It’s a question that is not easy to answer due to widely divergent views about what constitutes an environmental market.
However, a new report released last month puts the value of Canadian environmental markets at between $406 and 625 million.
Sustainable Prosperity’s “Environmental Markets in Canada – 2013” looks at 52 Canadian markets in the categories of Air and Carbon; Water; and Habitat and Biodiversity, and is the second such annual survey issued by the Ottawa-based green economy think tank. The 2013 survey shows that important new markets have been created in Canada that will translate into a larger sector in future years.
[stextbox id=”custom” float=”true” align=”right” width=”300″ bcolor=”d2d0d1″ bgcolor=”dbdbdb” image=”null”]Environmental markets help put a value on the benefits Canadians get from the environment and place a cost on pollution – they help make visible something that is often invisible.[/stextbox]
Key Messages from the Survey
- Environmental markets allow us to see the full costs of using our environment and the full benefits of preserving it. Properly designed environmental markets can help promote economic activity that is environmentally sustainable.
- The value of environmental markets in Canada for 2012 is estimated to be between $406 million and $625 million. This represents no discernible growth from our previous estimate of the value of environmental markets in 2011.
- New environmental markets are emerging. The highlight from the past year has been the official launch of Quebec’s greenhouse gas emissions cap-and-trade system,
- Canada has the potential to use environmental markets much more widely. For example, Quebec’s new carbon market alone is estimated to have an annual value of $425 million by 2016.
- Climate change policy will continue to be the main driver of new environmental markets. Provinces are developing greenhouse gas reduction policies that will likely include environmental markets. The pending federal oil and gas sector greenhouse gas regulations may contain provisions for market mechanisms to facilitate the achievement of emissions reductions.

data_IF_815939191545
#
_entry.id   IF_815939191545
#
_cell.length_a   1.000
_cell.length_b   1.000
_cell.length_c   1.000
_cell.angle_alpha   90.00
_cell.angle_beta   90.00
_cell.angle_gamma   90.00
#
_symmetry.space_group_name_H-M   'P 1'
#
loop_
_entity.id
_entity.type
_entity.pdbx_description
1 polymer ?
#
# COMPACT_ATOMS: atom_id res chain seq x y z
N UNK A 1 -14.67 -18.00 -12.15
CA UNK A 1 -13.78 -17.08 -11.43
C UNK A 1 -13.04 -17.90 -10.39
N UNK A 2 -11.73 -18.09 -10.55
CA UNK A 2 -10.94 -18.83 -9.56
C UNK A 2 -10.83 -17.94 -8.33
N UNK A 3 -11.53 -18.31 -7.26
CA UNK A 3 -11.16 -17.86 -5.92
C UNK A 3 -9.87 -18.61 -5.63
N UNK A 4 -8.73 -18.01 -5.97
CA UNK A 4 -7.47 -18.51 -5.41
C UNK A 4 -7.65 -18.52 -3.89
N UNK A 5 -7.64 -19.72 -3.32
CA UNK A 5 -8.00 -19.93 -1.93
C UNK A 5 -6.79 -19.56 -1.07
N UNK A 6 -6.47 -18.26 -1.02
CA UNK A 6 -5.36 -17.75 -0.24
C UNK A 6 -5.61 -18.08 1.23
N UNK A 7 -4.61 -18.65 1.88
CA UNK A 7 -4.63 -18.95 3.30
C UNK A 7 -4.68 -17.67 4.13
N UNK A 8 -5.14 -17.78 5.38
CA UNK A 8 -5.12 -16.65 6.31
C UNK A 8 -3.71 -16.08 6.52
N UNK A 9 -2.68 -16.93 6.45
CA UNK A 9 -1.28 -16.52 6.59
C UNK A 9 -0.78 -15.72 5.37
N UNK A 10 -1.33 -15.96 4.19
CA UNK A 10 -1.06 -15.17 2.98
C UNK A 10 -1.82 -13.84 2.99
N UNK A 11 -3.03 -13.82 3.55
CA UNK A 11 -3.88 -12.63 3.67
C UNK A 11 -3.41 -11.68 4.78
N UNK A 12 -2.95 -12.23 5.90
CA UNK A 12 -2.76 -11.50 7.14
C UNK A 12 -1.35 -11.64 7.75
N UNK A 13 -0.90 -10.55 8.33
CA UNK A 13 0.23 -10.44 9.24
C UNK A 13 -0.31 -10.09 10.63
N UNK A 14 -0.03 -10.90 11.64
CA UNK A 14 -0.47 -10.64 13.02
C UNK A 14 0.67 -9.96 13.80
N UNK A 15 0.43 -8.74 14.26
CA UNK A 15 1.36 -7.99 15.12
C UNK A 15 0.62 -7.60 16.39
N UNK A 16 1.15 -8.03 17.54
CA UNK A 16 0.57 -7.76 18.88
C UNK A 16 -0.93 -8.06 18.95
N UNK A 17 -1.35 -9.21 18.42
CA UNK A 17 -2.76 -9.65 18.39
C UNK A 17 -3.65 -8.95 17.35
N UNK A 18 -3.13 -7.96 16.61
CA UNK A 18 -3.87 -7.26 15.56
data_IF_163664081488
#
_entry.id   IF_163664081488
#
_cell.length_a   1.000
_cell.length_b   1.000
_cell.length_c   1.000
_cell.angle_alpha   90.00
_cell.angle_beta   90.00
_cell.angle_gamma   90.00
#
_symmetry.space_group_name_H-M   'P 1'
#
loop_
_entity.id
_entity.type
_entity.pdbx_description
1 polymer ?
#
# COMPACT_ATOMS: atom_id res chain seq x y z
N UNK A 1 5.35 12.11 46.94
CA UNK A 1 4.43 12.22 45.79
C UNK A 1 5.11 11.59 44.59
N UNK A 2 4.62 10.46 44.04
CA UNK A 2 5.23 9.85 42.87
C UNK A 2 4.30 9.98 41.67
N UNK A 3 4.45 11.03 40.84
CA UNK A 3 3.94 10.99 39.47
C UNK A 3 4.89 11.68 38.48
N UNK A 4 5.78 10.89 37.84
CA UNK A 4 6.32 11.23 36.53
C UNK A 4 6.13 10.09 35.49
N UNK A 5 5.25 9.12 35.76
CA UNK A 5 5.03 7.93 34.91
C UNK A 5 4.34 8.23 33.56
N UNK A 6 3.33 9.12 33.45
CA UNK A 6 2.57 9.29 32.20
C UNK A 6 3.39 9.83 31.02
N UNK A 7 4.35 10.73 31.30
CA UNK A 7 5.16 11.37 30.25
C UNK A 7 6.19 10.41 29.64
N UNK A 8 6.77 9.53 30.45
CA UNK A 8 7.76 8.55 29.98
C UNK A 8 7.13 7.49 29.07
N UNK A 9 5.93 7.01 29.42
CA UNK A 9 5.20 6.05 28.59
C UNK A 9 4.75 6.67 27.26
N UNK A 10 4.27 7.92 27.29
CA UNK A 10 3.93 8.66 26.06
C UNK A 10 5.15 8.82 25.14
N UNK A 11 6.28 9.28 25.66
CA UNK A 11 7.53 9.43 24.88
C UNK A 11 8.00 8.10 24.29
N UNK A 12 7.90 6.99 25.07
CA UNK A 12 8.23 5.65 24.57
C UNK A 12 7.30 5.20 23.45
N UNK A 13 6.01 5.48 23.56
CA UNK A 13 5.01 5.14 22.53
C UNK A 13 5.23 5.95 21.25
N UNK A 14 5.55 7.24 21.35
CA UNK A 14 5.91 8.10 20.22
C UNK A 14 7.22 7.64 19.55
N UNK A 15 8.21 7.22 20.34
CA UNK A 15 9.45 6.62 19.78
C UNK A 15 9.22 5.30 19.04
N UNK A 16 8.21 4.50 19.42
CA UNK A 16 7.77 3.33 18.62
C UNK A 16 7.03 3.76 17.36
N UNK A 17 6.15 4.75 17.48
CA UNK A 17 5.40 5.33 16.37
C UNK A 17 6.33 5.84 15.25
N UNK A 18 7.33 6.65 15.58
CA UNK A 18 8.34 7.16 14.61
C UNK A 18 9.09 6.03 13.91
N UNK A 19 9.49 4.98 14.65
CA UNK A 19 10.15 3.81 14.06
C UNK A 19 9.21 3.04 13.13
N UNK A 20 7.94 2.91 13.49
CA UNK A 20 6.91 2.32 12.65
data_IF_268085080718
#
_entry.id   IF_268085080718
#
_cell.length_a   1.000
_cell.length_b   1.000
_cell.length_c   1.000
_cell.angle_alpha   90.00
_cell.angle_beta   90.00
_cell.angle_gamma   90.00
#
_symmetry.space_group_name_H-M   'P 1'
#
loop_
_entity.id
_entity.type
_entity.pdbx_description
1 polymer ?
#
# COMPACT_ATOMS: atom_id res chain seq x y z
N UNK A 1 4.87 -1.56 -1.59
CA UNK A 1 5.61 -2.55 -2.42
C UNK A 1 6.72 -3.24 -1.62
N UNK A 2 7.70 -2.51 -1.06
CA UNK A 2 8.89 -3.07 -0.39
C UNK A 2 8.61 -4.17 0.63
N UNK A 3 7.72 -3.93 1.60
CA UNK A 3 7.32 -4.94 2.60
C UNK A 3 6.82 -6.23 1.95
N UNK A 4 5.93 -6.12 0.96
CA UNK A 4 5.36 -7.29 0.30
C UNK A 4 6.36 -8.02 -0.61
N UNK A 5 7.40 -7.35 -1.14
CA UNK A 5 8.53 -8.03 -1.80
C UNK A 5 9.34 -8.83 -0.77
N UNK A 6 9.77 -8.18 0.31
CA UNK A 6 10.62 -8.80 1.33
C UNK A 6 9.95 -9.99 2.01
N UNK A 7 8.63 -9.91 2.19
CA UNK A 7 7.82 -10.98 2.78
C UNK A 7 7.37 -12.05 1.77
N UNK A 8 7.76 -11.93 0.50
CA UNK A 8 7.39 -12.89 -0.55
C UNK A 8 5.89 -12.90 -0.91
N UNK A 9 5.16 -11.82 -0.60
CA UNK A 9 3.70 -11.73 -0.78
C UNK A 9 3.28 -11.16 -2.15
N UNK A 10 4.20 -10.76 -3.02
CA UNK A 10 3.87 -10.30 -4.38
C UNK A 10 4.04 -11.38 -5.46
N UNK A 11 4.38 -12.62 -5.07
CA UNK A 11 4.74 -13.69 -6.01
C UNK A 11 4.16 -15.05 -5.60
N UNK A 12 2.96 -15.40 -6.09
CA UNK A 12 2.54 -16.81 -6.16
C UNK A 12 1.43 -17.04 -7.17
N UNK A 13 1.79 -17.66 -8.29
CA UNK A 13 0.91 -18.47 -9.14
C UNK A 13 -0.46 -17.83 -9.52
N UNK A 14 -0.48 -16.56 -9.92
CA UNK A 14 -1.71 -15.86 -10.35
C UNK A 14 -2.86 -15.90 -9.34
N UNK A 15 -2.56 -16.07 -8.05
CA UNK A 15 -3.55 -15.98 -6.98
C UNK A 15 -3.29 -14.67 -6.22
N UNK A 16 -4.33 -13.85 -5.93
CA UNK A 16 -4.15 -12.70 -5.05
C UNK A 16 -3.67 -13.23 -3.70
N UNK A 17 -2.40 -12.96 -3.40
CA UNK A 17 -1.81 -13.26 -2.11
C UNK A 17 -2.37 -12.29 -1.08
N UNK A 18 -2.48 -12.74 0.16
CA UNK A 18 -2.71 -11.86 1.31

- Data and transparency challenges persist and are a major impediment to valuing environmental markets and to promoting their more widespread use in Canada.
“By putting a price on pollution or putting a value on the environment, environmental markets encourage us to take action that benefits the environment. With such markets, companies that pay for their pollution have an incentive to reduce their pollution levels, and companies and individuals that practice good environmental stewardship are rewarded for their actions.” explains Alex Wood, Sustainable Prosperity’s Senior Director of Policy and Markets.
“Without such markets, we often lack the knowledge we need to make informed economic decisions and we end up with pollution and other forms of environmental degradation,” he added.
Quebec’s new carbon market is the big story for this year, says Senior Research Associate Michelle Brownlee. “We’re seeing a big leap forward in the potential for environmental markets thanks to Quebec’s carbon market, which had its first auction of permits in December 2013 and is expected to grow significantly in value in the coming years. Quebec’s carbon market and its linkage with California’s is an example of the innovative ways provinces can use environmental markets to reduce carbon emissions.”
Such market innovation provides proven flexibility and cost-effectiveness compared to traditional regulatory policies. And although market-based approaches are not appropriate in all instances, Sustainable Prosperity believes that the advantages they do provide will be increasingly attractive to Canadian governments and businesses. To measure progress in the use of environmental markets, SP is committed to continuing to track, analyze, and report on environmental markets in coming years.
About Sustainable Prosperity
Made up of business, environment, policy and academic leaders Sustainable Prosperity is a national green economy think tank/do tank. We harness leading-edge thinking to advance innovation in policy and markets, in the pursuit of a greener, more competitive Canadian economy. At the same time, we actively help broker real-world solutions by bringing public and private sector decision-makers to the table with expert researchers to both design and apply innovative policies and programs.